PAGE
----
For better or worse, the economy of the developed world runs on oil. Finding, producing and refining crude petroleum into usable products is big business. For most people, the most visible feature of the search for petroleum is the oil field pumps, or pumpjacks -- the bobbing metal constructs that dot the surface in areas where petroleum is produced. Because of their characteristic shape and motion, pumpjacks, also called beam pumps, are often given fanciful names such as "lonely birds" and "nodding donkeys." Whatever name you call them, such pumps are critical to crude oil production.
Where Is the Oil?
There is a romantic notion that oil is produced by sticking a faucet in an underground river or lake, but this is far more simplistic than the reality of oil production. In the real world, oil fills tiny interconnected spaces in the buried rock, spaces called "pores." To produce oil, an exploration company must find a reservoir, a volume of rock with sufficient pores containing oil. Many potential reservoirs contain limited amounts of oil or only hold water. This rock volume must also be surrounded by rocks that lack such interconnected pores, which "trap" the oil in its reservoir.
Why a Pump?
Another romantic notion of the oil industry is the "gusher," a sort of oil volcano that sprays black gold far and wide from the derrick. This is a bad idea for several reasons: economically speaking, oil that's sprayed across the landscape can't be collected and sold. Far more important, however, a gusher, or "blowout," represents flammable substances flowing under extreme pressure, a highly dangerous situation.
Most reservoirs are not under sufficient pressure for the oil, water and natural gas they contain to reach the surface without some help. Since the reservoirs are thousands of meters (thousands or tens of thousands of feet) underground, simple suction pumps do not suffice to bring the fluids to the surface. Instead, crude oil producers use a system of artificial lift.
Surface Appearance of the Pump
The visible parts of an oil field pump can range in size from small enough to fit in the bed of a pickup truck to structures the size of a house. As a general rule, the larger the pumpjack, the deeper the reservoir. The typical pump comprises an A-shaped frame topped by a long bar or beam. One end of the beam is connected to a motor. The turning motor operates a linkage that causes the beam to work back and forth like a seesaw. At the other end of the beam, the pipe that runs to the bottom of the well is connected to a large, rounded metal triangle. The triangle's horse head-like shape bobs up and down as the pump operates, driving the pumping action of the assembly at the bottom of the well.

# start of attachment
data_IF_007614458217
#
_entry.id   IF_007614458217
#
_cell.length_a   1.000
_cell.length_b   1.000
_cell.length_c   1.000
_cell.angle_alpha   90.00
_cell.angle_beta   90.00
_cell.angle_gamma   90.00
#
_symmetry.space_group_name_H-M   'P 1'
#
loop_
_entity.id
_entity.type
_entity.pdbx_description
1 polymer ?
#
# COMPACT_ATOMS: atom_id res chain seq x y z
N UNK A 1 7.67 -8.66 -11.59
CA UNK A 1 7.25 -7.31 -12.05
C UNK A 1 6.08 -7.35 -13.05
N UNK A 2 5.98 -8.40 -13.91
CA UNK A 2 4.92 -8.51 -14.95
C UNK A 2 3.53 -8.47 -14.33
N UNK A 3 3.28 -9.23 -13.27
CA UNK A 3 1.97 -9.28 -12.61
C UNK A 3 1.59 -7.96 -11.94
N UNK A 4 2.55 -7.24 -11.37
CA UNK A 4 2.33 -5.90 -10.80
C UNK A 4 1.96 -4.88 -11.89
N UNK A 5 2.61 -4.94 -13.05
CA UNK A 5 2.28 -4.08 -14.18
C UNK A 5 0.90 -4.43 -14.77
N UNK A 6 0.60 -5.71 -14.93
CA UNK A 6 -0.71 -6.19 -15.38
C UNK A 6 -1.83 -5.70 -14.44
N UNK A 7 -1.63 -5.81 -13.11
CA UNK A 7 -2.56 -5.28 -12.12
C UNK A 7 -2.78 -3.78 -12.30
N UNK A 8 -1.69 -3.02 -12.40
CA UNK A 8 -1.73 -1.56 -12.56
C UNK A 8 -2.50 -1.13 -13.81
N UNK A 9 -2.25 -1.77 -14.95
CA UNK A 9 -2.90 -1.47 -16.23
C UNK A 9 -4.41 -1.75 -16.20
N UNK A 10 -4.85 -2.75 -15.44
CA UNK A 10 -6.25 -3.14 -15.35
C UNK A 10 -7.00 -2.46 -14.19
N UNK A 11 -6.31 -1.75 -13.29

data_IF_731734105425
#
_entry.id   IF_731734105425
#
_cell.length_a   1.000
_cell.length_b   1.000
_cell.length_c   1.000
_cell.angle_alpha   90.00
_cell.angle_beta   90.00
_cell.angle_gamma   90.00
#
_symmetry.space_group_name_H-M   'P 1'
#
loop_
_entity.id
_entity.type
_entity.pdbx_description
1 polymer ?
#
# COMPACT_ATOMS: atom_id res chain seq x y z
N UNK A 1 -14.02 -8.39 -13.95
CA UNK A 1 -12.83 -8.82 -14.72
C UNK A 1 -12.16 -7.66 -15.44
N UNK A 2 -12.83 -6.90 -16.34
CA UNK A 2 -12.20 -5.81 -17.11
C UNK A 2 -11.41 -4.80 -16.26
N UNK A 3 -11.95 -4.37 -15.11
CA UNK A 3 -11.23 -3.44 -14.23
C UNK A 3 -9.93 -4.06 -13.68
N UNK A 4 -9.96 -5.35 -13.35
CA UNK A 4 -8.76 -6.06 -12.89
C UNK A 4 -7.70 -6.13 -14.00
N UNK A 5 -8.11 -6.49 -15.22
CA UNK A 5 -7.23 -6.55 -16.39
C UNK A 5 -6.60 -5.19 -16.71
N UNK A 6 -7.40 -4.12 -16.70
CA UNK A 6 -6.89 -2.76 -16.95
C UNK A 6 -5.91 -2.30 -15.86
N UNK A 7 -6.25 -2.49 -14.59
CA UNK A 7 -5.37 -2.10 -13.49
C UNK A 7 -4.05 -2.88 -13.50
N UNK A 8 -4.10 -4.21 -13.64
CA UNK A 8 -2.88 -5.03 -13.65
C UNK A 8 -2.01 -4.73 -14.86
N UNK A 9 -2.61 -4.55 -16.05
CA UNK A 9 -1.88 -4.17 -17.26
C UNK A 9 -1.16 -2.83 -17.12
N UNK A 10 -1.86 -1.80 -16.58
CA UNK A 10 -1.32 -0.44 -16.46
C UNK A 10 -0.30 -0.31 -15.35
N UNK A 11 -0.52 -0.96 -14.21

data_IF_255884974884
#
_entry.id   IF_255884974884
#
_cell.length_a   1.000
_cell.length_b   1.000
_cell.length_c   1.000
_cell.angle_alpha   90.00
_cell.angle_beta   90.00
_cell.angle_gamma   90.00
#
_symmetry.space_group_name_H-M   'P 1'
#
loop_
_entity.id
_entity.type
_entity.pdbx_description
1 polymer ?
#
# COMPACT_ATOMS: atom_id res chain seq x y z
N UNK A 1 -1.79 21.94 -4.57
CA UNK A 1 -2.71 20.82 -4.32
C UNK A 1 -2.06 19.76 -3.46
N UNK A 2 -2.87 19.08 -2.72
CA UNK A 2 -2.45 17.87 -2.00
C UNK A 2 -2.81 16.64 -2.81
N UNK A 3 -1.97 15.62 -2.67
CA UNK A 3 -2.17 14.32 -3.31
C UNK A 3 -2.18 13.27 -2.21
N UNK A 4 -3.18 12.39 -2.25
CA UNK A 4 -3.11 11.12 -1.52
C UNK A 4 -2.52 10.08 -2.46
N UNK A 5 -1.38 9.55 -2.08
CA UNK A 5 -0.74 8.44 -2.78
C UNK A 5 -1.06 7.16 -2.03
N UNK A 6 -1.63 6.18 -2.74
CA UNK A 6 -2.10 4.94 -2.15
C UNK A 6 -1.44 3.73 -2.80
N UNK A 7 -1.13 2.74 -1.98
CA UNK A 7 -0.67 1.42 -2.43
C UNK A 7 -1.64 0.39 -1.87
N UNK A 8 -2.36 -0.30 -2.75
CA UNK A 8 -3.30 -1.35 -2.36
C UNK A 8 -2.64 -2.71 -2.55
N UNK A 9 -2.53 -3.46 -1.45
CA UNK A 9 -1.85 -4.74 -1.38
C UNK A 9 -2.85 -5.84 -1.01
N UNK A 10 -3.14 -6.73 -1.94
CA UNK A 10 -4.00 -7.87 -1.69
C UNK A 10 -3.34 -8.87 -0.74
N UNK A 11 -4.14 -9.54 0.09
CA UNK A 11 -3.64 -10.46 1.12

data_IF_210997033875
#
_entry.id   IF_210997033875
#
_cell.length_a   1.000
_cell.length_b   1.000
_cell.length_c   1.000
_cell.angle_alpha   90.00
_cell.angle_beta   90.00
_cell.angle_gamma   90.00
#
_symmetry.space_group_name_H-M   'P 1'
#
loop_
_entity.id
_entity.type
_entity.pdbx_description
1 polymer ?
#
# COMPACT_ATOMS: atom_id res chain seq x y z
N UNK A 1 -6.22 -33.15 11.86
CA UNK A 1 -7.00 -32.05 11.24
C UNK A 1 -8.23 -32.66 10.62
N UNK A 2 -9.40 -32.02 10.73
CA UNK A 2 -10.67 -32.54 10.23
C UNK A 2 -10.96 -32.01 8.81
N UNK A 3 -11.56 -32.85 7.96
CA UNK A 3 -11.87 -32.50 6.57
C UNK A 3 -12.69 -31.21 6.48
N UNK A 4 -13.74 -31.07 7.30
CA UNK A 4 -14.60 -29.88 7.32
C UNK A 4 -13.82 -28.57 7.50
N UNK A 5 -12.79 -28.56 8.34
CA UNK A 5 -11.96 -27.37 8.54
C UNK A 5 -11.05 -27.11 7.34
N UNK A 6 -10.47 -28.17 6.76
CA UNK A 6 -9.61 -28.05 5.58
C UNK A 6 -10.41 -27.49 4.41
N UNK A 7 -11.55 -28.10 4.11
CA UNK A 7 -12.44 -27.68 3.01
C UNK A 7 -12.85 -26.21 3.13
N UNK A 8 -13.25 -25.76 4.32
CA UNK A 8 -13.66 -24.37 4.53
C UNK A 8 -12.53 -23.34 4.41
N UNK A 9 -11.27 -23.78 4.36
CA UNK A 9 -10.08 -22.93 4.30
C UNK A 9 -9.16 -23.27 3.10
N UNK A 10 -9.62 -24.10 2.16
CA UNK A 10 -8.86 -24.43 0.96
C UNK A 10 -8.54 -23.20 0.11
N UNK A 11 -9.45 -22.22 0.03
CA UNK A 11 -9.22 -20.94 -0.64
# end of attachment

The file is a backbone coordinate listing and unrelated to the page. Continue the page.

Downhole Parts of the Pump
The "pumping" parts of a pumpjack are out of sight. A string of hollow pipes, called sucker rods, runs from the horse head on the pumpjack to the reservoir at the bottom of the well. The hidden parts of the sucker rod system are two simple chambers that seal with ball valves. The valve on a plunger, attached to the end of the sucker rod string, opens as the rod system moves downward. This allows oil to fill the plunger and forces the fluids in the pipe above it upward. Once the plunger reaches the bottom of the up-and-down stroke, the ball valve closes, holding the fluids in place. Meanwhile, the ball on the fixed standing valve at the bottom of the well moves out of the way to open while the plunger rises. This allows oil to collect above the standing valve. When the plunger descends again, this second ball valve closes, trapping a pool of oil where it can enter the plunger and eventually make its way up the sucker rod string to the surface.
About the Author
Kelvin O'Donahue has been writing since 1979, with work published in the "Arizona Geological Society Digest" and "Bulletin of the American Association of Petroleum Geologists," as well as online. O'Donahue holds a Master of Science in geology from the University of Arizona, and has worked in the oil industry since 1982.